Tragic buildup to Con­cord teen al­legedly killing his mother

Times-Herald (Vallejo) - - LOCAL NEWS - By Nate Gartrell

CON­CORD >> A Con­cord man who al­legedly ad­mit­ted to fa­tally stab­bing his mother in the en­try­way of her apart­ment told in­ves­ti­ga­tors he was hear­ing “voices in his head” or­der­ing the killing, po­lice said.

Po­lice would later learn that Har­ri­son Mercier, 18, had been strug­gling with men­tal ill­ness for months be­fore he al­legedly stabbed 59-year-old El­iz­a­beth Barry in her apart­ment on the 3500 block of Treat Boule­vard. Po­lice say Mercier called 9-1-1 on him­self af­ter the killing, telling in­ves­ti­ga­tors he was re­spond­ing to voice com­mands in his head.

Mercier also al­legedly told in­ves­ti­ga­tors that he had made videos about the Feb. 5 killing. Po­lice are in­ves­ti­gat­ing the claim. He also sug­gested the voices in his head may have come from hor­ror movies he had been watch­ing, ref­er­enc­ing the “Saw” se­ries by name, po­lice said.

Mercier’s ac­count of the killing could play heav­ily into his le­gal de­fense. Con­tra Costa pros­e­cu­tors charged him with mur­der and use a knife, and he faces a life sen­tence. By con­trast, if he pleads not guilty by rea­son of in­san­ity, and is ac­quit­ted, he fill face time in a men­tal in­sti­tu­tion.

Ac­cord­ing to po­lice, fam­ily mem­bers no­ticed Mercier had been strug­gling with men­tal ill­ness for at least a year. His par­ents, di­vorced and liv­ing apart, had made ef­forts to help him. Just days be­fore Barry’s death, Mercier had been ad­mit­ted to a 30day Out­ward Bound hik­ing pro­gram, and had dropped out within a week.

Af­ter drop­ping out, Mercier went to his fa­ther’s home in Oak­land. Upon Mercier’s re­turn, his fa­ther de­cided Mercier could ben­e­fit from time with his mother, and sug­gested he visit her. Mercier took a bus to Con­cord to visit his mother on Feb. 2, three days be­fore the killing.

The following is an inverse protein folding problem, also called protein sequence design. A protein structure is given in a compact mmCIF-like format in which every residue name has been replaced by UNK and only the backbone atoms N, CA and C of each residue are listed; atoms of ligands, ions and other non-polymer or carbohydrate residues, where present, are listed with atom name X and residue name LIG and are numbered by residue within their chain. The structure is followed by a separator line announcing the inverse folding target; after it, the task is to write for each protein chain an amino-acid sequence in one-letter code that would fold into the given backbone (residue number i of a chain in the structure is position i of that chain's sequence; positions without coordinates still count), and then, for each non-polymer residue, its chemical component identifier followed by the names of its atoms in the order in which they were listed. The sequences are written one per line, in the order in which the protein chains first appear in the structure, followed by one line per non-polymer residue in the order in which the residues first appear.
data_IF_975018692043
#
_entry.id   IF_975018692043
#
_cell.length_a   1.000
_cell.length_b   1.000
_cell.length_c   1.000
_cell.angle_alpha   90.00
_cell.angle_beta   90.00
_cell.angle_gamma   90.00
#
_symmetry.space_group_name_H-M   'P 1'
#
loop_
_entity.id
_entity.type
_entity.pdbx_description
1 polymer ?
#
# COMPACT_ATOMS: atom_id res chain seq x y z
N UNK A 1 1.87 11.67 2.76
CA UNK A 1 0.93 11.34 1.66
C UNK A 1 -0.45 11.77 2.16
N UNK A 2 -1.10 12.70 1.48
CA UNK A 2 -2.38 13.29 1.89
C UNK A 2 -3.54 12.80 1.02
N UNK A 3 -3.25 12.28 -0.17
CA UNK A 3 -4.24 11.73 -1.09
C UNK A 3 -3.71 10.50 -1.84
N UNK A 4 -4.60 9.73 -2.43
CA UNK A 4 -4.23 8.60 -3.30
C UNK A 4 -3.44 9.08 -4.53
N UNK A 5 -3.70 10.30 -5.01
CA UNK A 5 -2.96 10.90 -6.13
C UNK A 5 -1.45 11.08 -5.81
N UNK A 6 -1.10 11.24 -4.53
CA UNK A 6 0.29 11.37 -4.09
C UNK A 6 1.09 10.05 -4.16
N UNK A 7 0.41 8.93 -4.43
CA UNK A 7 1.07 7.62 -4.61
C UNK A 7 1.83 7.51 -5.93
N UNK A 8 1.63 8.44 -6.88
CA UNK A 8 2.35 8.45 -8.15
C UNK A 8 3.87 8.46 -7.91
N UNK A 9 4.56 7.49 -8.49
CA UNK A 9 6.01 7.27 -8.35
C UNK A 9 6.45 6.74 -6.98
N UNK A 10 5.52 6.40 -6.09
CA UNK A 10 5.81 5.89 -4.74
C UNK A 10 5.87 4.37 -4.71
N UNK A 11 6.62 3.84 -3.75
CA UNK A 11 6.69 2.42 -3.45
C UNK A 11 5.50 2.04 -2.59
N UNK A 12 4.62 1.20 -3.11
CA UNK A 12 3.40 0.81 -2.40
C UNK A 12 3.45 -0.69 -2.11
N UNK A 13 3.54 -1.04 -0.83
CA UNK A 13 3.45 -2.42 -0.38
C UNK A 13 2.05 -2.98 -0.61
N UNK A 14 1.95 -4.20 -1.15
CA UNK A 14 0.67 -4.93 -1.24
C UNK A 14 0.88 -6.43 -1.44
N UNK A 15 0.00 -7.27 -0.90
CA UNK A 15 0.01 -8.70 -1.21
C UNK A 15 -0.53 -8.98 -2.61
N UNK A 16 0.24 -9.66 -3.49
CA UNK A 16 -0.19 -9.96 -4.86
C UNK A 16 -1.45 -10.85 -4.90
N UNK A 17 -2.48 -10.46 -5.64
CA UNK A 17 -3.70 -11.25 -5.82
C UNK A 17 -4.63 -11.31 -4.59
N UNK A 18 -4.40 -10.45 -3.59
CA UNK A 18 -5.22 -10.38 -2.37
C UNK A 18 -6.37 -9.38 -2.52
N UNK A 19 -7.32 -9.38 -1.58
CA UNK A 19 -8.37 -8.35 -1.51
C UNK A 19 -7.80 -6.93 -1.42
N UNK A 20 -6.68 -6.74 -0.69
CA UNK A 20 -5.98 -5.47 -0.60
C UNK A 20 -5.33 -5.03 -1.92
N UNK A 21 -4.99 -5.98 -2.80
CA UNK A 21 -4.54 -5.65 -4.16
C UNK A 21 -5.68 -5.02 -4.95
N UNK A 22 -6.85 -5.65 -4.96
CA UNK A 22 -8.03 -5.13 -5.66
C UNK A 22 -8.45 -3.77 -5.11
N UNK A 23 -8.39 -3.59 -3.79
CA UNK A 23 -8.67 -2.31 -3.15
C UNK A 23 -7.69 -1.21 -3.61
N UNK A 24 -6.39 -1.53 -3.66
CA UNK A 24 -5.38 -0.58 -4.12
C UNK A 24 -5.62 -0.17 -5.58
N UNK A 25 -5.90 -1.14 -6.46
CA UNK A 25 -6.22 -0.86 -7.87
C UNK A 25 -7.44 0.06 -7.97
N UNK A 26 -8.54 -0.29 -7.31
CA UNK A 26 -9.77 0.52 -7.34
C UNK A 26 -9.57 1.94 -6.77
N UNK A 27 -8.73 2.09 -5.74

If Mercier en­ters an in­san­ity plea, it would re­quire two tri­als. In the first, ju­rors would de­ter­mine whether he was fac­tu­ally guilty of mur­der. Upon a con­vic­tion, the same jury would then re­view ev­i­dence to de­ter­mine whether he was legally sane at the time of the killing.

Such a move is rare, though two re­cent ex­am­ples have had wildly dif­fer­ent re­sults. Last Septem­ber, a Wal­nut Creek se­cu­rity guard reachedapl­ead­eal­with­pros­e­cu­tors where he was sen­tenced to 15 years to life in a men­tal in­sti­tu­tion, for killing a col­league for no rea­son. He blamed voices in his head and had re­cently run out of schizophre­nia med­i­ca­tion.

In 2017, Wil­liam Shultz re­ceived a life sen­tence for mur­der­ing 9-year-old Jor­dan Alm­gren dur­ing a sleep­over at Alm­gren’s home. Shultz, 18 at the time, said he be­lieved the world was end­ing and wanted to see what it was like to kill some­one. He was con­victed of first de­gree mur­der, found legally sane, and sen­tenced to life with­out a chance for pa­role for 30 years.

Newspapers in English

Newspapers from USA

© PressReader. All rights reserved.